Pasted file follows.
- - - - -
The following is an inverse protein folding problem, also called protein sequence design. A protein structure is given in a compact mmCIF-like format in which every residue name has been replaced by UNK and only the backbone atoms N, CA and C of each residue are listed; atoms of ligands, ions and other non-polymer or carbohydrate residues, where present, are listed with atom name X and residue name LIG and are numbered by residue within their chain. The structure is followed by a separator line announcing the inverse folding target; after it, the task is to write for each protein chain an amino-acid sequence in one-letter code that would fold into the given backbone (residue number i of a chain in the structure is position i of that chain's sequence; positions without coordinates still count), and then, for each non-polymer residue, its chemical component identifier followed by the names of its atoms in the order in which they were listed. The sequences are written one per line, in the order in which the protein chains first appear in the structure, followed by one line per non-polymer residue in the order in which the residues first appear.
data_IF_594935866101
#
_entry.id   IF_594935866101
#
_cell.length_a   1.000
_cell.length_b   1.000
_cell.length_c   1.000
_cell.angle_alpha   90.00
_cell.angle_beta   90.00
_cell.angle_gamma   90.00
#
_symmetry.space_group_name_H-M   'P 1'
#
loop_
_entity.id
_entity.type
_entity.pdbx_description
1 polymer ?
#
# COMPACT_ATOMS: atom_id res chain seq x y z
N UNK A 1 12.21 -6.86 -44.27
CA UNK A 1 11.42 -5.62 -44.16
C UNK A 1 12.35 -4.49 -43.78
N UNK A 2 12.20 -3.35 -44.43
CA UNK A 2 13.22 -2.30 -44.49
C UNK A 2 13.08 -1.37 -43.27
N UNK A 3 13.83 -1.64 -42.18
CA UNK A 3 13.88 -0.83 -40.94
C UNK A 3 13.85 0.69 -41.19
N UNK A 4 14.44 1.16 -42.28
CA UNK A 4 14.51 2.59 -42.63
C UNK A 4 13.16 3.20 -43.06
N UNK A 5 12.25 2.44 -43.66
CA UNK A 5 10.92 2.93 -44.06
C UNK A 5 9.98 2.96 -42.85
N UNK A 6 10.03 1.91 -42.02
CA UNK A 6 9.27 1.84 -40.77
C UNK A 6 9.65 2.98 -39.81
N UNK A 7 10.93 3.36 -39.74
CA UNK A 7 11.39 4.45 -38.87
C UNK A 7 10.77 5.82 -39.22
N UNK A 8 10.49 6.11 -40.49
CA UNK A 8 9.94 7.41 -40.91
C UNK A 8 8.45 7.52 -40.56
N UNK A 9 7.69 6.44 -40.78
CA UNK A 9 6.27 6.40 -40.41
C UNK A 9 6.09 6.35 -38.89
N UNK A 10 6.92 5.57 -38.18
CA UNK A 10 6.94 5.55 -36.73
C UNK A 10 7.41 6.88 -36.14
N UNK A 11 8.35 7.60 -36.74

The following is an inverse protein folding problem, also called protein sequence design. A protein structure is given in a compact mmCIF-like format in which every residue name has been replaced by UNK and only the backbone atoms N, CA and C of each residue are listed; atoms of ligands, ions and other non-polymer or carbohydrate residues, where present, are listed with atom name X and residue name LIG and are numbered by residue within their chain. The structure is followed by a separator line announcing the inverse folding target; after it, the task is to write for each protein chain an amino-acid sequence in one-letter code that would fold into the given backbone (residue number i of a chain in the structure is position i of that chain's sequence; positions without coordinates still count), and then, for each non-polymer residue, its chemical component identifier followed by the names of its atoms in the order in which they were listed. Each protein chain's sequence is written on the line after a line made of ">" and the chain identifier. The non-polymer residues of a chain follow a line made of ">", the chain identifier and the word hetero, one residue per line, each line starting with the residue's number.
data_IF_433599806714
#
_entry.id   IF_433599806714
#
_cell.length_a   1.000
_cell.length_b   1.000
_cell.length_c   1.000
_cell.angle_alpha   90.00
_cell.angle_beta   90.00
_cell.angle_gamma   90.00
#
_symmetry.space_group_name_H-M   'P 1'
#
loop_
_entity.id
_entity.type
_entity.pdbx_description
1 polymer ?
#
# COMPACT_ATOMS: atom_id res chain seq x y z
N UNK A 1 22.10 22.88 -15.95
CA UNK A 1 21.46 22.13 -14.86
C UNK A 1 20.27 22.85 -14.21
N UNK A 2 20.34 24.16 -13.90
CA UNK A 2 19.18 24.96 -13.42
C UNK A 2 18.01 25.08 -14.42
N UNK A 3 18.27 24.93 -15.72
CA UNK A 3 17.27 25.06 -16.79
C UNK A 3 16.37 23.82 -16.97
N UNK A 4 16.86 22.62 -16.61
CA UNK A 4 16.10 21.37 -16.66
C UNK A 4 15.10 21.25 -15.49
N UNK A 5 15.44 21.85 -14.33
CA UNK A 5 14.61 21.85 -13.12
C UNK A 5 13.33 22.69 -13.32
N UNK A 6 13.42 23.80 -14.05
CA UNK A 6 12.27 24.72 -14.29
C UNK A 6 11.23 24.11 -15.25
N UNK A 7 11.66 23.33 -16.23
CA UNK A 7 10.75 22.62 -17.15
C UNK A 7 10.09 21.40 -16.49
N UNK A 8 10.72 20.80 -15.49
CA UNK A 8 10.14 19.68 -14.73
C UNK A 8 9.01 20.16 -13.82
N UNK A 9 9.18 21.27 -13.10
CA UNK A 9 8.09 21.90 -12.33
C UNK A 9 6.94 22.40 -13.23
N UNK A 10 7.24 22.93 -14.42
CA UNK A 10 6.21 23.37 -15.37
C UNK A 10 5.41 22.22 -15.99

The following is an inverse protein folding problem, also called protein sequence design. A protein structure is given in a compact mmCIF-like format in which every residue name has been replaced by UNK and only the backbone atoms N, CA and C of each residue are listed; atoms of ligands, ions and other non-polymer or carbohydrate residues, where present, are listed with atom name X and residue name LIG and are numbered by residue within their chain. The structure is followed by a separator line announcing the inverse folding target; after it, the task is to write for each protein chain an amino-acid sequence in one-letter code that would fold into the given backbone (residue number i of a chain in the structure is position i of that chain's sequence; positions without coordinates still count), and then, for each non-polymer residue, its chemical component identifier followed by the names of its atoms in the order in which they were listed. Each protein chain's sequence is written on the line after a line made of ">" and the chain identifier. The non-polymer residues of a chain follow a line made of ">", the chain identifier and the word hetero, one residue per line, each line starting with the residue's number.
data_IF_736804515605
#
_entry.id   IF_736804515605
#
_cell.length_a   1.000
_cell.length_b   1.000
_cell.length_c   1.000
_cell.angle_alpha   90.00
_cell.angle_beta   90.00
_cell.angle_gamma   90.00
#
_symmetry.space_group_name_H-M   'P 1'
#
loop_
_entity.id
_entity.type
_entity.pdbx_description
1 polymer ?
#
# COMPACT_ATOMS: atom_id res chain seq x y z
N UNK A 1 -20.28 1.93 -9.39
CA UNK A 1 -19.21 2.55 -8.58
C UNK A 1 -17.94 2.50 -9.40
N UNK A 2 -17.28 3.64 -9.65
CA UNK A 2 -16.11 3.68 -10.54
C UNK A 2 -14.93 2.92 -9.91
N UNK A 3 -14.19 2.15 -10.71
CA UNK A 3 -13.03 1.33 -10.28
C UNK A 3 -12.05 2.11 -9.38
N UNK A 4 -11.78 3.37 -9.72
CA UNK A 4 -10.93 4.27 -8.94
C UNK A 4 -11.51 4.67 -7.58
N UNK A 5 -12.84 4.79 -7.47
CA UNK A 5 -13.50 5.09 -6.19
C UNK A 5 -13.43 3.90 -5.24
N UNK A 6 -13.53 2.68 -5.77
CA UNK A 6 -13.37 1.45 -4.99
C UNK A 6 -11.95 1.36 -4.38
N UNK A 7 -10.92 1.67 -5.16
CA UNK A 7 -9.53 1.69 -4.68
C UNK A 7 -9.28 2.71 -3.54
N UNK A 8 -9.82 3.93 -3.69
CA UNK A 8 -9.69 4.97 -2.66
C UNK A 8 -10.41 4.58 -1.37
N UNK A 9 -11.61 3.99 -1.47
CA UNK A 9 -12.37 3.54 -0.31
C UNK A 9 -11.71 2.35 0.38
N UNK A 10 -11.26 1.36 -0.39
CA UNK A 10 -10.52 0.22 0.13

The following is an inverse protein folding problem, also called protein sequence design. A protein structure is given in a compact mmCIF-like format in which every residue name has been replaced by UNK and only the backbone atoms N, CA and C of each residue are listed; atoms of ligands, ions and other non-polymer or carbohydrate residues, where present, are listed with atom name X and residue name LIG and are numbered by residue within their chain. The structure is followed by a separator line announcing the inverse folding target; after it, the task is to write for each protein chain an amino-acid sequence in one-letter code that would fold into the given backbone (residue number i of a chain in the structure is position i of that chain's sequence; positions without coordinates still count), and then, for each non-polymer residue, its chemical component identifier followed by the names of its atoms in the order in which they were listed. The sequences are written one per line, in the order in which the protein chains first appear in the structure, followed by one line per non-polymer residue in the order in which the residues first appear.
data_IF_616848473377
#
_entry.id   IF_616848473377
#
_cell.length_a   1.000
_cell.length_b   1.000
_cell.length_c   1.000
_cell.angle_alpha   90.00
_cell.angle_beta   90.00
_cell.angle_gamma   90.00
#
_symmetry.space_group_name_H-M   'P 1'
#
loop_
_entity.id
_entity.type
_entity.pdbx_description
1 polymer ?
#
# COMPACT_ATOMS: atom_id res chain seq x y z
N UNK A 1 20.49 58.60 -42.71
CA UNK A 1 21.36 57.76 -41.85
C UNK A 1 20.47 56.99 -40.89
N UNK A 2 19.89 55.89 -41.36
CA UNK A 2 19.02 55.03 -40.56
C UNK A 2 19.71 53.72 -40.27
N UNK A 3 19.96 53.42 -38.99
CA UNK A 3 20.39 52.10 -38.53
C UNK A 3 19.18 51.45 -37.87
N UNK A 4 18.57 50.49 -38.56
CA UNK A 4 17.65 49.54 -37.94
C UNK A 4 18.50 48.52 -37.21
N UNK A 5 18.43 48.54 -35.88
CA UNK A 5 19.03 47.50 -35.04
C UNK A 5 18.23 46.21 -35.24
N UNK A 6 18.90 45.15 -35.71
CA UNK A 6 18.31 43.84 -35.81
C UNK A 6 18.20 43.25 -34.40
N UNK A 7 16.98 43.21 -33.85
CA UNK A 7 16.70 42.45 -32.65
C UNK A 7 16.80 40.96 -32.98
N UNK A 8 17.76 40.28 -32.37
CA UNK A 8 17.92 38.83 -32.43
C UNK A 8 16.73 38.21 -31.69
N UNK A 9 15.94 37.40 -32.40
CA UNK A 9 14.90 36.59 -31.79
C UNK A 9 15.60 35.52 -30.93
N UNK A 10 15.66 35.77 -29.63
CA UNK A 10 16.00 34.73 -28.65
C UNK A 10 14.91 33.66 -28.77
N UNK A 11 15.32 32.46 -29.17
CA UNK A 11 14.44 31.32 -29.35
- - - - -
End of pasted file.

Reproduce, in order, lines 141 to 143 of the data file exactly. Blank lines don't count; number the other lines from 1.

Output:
CA UNK A 6 -13.37 1.45 -4.99
C UNK A 6 -11.95 1.36 -4.38
N UNK A 7 -10.92 1.67 -5.16